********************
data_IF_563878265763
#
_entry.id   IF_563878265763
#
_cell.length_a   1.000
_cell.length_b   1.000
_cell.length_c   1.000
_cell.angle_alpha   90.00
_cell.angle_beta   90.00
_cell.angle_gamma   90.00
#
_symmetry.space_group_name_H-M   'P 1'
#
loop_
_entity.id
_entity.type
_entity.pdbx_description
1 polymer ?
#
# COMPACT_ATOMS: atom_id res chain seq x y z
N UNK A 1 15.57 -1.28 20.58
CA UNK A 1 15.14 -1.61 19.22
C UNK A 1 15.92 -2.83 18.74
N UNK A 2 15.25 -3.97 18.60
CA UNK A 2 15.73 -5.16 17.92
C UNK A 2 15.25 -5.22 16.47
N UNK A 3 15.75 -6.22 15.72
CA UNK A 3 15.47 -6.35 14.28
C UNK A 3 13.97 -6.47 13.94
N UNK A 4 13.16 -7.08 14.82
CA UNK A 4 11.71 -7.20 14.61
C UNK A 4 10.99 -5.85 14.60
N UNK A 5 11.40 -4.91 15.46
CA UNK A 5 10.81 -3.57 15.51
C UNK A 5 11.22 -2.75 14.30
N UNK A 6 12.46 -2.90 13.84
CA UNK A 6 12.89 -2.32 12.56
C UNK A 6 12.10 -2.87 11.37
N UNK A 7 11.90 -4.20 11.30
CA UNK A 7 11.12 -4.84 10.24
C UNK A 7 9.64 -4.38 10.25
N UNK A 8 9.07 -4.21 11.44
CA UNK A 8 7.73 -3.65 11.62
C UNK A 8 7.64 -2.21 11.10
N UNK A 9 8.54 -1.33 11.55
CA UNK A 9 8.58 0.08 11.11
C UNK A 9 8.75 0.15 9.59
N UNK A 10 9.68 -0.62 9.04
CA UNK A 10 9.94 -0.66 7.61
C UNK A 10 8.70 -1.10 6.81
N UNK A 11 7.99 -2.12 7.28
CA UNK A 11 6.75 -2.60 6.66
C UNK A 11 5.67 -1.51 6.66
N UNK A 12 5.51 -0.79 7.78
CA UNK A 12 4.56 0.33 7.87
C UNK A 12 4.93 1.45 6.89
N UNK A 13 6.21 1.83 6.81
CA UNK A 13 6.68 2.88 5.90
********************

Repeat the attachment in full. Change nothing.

data_IF_563878265763
#
_entry.id   IF_563878265763
#
_cell.length_a   1.000
_cell.length_b   1.000
_cell.length_c   1.000
_cell.angle_alpha   90.00
_cell.angle_beta   90.00
_cell.angle_gamma   90.00
#
_symmetry.space_group_name_H-M   'P 1'
#
loop_
_entity.id
_entity.type
_entity.pdbx_description
1 polymer ?
#
# COMPACT_ATOMS: atom_id res chain seq x y z
N UNK A 1 15.57 -1.28 20.58
CA UNK A 1 15.14 -1.61 19.22
C UNK A 1 15.92 -2.83 18.74
N UNK A 2 15.25 -3.97 18.60
CA UNK A 2 15.73 -5.16 17.92
C UNK A 2 15.25 -5.22 16.47
N UNK A 3 15.75 -6.22 15.72
CA UNK A 3 15.47 -6.35 14.28
C UNK A 3 13.97 -6.47 13.94
N UNK A 4 13.16 -7.08 14.82
CA UNK A 4 11.71 -7.20 14.61
C UNK A 4 10.99 -5.85 14.60
N UNK A 5 11.40 -4.91 15.46
CA UNK A 5 10.81 -3.57 15.51
C UNK A 5 11.22 -2.75 14.30
N UNK A 6 12.46 -2.90 13.84
CA UNK A 6 12.89 -2.32 12.56
C UNK A 6 12.10 -2.87 11.37
N UNK A 7 11.90 -4.20 11.30
CA UNK A 7 11.12 -4.84 10.24
C UNK A 7 9.64 -4.38 10.25
N UNK A 8 9.07 -4.21 11.44
CA UNK A 8 7.73 -3.65 11.62
C UNK A 8 7.64 -2.21 11.10
N UNK A 9 8.54 -1.33 11.55
CA UNK A 9 8.58 0.08 11.11
C UNK A 9 8.75 0.15 9.59
N UNK A 10 9.68 -0.62 9.04
CA UNK A 10 9.94 -0.66 7.61
C UNK A 10 8.70 -1.10 6.81
N UNK A 11 7.99 -2.12 7.28
CA UNK A 11 6.75 -2.60 6.66
C UNK A 11 5.67 -1.51 6.66
N UNK A 12 5.51 -0.79 7.78
CA UNK A 12 4.56 0.33 7.87
C UNK A 12 4.93 1.45 6.89
N UNK A 13 6.21 1.83 6.81
CA UNK A 13 6.68 2.88 5.90